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Slumping Spanish market may reverberate through Europe

Banks in Spain are aggressively curbing loans in fallout from US sub-prime woes

(MADRID) Julia Gavin sold more than a house a week as the Spanish real-estate boom peaked last year. Now that business is drying up, she’s sharing leads with competitors, reckoning a partial commission is better than none at all.

‘We’re up to our ears with work, but no sales,’ said Ms Gavin, 52. ‘It’s horrible.’

Spain is suffering collateral damage from the collapse of the US market for mortgages to the riskiest borrowers and the swoon in US real estate. Spanish banks have exceeded their European peers in tightening lending standards, prompting a plea from Prime Minister Jose Luis Rodriguez Zapatero not to strangle growth.

Nowhere in Europe are the stakes higher. The country in the past two years has produced a third of the new jobs in the 13 nations that use the euro, adding 22 per cent of the region’s new demand, according to calculations by Lombard Street Research Ltd in London. That’s more than Germany, whose economy is about triple Spain’s size.

‘The end of Spain’s ‘fat’ years will hit the whole region,’ said Ralph Solveen, an economist at Commerzbank AG in Frankfurt.

Spanish economic growth is in the process of outpacing the euro region for the 13th year, as soaring property prices spurred a spending boom. Consumer debt surged to 130 per cent of incomes in June, from about 70 per cent in 2000, and with home values rising by 176 per cent over the same period, construction has accounted for one in every five new jobs. The current-account deficit demands two billion euros (S$4.24 billion) a week to finance.

The International Monetary Fund in October cut its growth forecast for Spain to 2.7 per cent next year, the slowest pace since 2002, from 3.4 per cent. It forecasts an expansion of 3.7 per cent this year.

Spain’s economy is facing ‘a prolonged period of weak growth’, said Stephane Deo, chief European economist at UBS AG in London. ‘They need to clean up the balance sheet and reduce the size of the construction sector.’

Others aren’t as downbeat, saying that immigration would spur demand for new housing while increased corporate investment would boost productivity. Spain’s largest companies will also be shielded from any slowdown by their expansion overseas.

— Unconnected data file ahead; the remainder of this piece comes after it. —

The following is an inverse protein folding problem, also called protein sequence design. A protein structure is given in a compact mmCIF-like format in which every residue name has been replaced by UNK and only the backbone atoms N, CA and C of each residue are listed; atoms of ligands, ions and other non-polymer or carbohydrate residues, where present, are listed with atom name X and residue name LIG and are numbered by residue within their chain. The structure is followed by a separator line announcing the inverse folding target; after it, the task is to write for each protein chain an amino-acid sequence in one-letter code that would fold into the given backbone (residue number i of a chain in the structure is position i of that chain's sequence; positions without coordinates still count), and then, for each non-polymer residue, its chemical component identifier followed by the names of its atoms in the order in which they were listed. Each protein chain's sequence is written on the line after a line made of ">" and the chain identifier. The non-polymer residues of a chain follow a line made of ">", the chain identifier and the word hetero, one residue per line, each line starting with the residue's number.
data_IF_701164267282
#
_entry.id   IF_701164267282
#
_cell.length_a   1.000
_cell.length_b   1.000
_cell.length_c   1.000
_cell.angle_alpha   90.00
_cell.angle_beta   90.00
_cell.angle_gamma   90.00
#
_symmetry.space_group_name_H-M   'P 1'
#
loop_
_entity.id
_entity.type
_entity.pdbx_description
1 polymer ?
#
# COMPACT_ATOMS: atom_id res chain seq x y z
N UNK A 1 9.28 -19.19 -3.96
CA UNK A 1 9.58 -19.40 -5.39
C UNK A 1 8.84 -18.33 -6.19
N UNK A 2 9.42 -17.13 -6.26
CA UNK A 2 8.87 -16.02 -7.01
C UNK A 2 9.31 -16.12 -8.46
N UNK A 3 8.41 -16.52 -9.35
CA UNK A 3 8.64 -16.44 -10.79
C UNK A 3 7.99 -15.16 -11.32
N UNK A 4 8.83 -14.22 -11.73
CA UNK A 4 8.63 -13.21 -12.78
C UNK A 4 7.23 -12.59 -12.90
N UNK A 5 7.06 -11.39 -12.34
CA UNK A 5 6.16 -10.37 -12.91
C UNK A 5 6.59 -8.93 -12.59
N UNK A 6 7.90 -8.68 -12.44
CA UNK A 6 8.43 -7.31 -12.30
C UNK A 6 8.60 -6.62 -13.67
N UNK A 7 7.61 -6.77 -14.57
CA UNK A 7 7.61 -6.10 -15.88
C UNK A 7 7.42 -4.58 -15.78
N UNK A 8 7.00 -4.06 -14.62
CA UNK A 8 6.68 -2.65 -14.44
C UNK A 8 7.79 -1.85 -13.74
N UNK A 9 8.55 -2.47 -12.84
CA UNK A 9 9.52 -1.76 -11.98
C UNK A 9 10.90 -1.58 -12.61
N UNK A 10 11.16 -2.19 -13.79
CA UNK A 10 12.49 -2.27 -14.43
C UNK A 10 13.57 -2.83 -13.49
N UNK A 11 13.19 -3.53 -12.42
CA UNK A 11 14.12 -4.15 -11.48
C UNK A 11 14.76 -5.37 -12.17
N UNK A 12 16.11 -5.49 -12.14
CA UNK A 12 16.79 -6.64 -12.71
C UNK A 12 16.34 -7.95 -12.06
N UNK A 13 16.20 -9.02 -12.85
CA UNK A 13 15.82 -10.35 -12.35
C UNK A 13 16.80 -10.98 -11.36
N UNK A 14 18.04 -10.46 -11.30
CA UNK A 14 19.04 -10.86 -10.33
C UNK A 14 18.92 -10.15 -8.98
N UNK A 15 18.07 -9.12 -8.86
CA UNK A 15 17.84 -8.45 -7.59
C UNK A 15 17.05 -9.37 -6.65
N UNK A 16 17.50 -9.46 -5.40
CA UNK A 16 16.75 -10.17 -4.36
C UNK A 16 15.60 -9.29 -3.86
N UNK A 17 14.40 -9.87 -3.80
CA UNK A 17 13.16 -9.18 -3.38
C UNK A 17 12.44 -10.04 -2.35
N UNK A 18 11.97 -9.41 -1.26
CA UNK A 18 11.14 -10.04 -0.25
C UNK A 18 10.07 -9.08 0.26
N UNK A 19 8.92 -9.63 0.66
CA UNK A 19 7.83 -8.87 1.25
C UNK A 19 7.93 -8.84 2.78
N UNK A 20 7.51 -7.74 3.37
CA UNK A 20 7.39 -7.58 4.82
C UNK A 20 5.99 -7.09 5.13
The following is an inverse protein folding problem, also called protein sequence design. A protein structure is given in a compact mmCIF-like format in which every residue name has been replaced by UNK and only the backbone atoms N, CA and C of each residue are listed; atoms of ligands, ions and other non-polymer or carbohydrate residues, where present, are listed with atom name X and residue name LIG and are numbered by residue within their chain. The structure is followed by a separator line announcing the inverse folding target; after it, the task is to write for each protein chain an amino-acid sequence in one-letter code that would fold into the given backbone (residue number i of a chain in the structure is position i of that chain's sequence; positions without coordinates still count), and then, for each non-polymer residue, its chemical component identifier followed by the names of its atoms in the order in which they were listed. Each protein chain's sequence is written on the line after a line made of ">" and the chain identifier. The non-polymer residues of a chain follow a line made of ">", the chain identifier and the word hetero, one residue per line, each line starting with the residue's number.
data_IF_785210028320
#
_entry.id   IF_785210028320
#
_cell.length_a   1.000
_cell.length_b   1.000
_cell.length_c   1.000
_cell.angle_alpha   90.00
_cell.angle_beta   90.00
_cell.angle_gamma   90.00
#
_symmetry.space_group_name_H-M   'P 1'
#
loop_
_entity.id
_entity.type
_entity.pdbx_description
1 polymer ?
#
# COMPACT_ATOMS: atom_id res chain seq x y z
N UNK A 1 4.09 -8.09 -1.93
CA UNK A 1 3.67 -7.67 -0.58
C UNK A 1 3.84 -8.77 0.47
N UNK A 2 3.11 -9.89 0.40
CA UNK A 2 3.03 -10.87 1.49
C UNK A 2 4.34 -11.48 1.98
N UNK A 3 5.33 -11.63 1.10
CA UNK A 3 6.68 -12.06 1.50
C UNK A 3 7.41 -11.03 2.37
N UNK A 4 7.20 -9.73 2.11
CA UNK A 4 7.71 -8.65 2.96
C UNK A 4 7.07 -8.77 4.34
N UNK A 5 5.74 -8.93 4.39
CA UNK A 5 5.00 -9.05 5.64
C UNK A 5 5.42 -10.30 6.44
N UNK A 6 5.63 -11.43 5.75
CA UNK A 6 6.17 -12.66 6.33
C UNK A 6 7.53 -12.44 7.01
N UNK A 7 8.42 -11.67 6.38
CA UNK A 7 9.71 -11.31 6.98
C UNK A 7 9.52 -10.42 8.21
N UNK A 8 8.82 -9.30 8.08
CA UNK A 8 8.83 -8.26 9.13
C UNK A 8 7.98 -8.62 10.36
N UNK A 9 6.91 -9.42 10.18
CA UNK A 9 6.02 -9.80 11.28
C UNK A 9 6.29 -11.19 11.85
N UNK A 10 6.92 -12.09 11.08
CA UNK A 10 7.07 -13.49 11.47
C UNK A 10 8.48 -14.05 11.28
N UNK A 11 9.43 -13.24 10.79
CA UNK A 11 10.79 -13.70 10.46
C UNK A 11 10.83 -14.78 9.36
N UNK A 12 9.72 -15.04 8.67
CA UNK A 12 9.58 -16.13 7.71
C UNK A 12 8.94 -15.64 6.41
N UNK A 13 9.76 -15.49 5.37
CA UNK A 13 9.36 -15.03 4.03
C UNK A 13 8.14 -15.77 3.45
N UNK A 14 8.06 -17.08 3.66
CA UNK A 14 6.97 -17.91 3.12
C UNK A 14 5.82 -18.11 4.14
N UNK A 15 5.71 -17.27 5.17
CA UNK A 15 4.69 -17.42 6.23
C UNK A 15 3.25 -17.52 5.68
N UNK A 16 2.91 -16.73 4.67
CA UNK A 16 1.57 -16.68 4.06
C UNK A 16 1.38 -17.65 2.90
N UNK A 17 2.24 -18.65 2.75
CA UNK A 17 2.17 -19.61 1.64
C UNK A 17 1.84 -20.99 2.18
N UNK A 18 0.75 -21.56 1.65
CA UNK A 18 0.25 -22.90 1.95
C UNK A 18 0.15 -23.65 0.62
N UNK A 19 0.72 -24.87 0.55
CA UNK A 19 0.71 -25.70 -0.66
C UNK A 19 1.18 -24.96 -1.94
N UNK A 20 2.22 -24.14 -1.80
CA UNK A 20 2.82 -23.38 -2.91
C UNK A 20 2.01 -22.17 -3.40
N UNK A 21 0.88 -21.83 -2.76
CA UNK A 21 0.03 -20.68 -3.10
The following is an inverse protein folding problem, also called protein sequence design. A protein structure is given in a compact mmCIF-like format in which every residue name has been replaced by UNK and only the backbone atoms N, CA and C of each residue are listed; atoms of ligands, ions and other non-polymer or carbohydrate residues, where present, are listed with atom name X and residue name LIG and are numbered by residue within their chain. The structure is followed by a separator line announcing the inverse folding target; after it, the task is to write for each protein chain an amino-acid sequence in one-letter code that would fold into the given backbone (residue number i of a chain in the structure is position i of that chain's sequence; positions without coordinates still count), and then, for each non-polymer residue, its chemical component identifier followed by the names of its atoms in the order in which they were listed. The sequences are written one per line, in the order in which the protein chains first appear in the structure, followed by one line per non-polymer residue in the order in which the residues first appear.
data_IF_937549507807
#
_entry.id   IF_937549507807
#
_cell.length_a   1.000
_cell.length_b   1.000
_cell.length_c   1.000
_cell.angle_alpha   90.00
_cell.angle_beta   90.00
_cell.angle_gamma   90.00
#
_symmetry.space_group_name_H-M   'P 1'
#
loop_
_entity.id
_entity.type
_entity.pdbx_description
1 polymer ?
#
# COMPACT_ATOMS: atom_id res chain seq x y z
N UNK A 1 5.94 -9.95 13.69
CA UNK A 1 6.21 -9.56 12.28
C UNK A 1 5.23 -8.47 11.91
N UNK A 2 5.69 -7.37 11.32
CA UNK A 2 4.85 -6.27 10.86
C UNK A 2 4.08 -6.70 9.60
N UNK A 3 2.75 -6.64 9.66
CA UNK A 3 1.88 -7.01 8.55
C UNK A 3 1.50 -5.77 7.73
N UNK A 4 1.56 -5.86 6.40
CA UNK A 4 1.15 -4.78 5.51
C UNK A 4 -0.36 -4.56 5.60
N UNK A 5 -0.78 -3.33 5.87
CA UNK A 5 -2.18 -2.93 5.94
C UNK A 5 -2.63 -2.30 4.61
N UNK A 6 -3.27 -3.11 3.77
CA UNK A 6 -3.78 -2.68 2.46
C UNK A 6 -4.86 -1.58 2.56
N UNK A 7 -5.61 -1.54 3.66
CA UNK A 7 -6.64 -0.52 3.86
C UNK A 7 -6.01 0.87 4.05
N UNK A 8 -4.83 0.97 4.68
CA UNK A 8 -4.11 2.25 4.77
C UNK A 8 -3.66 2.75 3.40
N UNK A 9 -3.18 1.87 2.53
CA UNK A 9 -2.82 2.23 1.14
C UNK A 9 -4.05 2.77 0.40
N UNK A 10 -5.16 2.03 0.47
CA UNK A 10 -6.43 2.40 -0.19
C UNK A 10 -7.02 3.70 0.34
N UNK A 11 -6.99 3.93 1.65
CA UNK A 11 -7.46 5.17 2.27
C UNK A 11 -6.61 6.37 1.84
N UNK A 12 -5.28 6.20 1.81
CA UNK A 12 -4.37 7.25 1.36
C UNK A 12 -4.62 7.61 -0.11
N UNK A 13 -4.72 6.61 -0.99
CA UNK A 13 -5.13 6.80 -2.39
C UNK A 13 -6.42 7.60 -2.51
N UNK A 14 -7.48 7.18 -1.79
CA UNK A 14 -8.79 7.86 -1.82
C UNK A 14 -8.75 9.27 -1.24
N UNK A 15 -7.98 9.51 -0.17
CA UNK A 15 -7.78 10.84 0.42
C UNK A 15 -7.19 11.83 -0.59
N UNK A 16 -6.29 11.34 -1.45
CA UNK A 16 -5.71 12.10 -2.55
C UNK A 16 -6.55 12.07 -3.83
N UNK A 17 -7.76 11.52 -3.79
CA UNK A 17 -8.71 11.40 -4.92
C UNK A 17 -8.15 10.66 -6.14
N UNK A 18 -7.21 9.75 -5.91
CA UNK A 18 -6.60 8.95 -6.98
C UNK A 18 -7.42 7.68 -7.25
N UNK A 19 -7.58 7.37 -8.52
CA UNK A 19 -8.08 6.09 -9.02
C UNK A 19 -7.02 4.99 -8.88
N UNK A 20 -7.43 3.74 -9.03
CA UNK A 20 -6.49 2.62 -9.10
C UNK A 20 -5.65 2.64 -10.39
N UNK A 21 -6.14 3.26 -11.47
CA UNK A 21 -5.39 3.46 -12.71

The benchmark Ibex-35 stock index hit a record 16,040.40 last month. It is up 12 per cent this year – making it the second-best performer in Europe’s 10 largest markets this year, behind Germany’s DAX index – thanks to gains from investments in Latin America. Companies such as Telefonica SA, Europe’s second-biggest telephone company, which gets almost two-thirds of its earnings outside of Spain, helped lead the advance.

‘There’s now an important difference between what the Spanish economy does and how Spanish stocks perform,’ said Jordi Padilla, head of equities at Atlas Capital.

Spanish policymakers and executives are girding for a slowdown. Banks have four times the provisions of their rivals across the European Union to cushion against defaults, according to Banco Bilbao Vizcaya Argentaria SA.

While that may succeed in protecting capital, the cash hoarding is squeezing credit.

Three-quarters of Spain’s 60,000 property companies may end up bankrupt, according to Fernando Rodriguez de Acuna M, an analyst at RR de Acuna & Asociados, a real estate research firm. ‘They’ve been caught by the two things at once, the demand problem and the liquidity problem,’ he said. ‘Everyone is going to have problems.’

A third of Spanish banks curbed financing in the third quarter, compared with 4 per cent across the whole euro area, according to a Bank of Spain survey of lenders. With the credit shortage threatening economic growth and a general election looming in March, Mr Zapatero on Oct 15 called on banks to keep the funds flowing.

‘The strength of the economic system should encourage financial institutions, while maintaining their caution, to continue providing a reasonable amount of credit for our country, especially for the real estate sector,’ he said.

It may not help. Spanish banks’ own borrowing costs are rising – when they can borrow at all.

Banco Bilbao, Spain’s second-largest bank, was able to sell just a quarter of a 6.3 billion euro bond issue backed by mortgages and corporate loans last month. Bankinter SA pulled a sale of at least 500 million euros of mortgagebacked notes on Nov 23.

Banco Santander SA, the euro-region’s biggest bank, faces an extra 1.7 million euros a year in interest payments on a similar-sized sale made on Oct 30. That was the first such issue by a Spanish lender in three months.

Ms Gavin and her clients are paying the price. In one case last month, she said, she thought she had a sale after three months of negotiations among buyer, seller and mortgage lender. Then Ibercaja SA, a Spanish savings bank, refused her client a loan covering the 168,000 euro purchase price. The bank said that it had concluded that the client was overpaying for the property in El Escorial, near Madrid.

‘The banks are coming up with a million excuses not to give loans,’ Ms Gavin said. ‘They don’t want to take any risks.’


Source: Business Times 13 Dec 07


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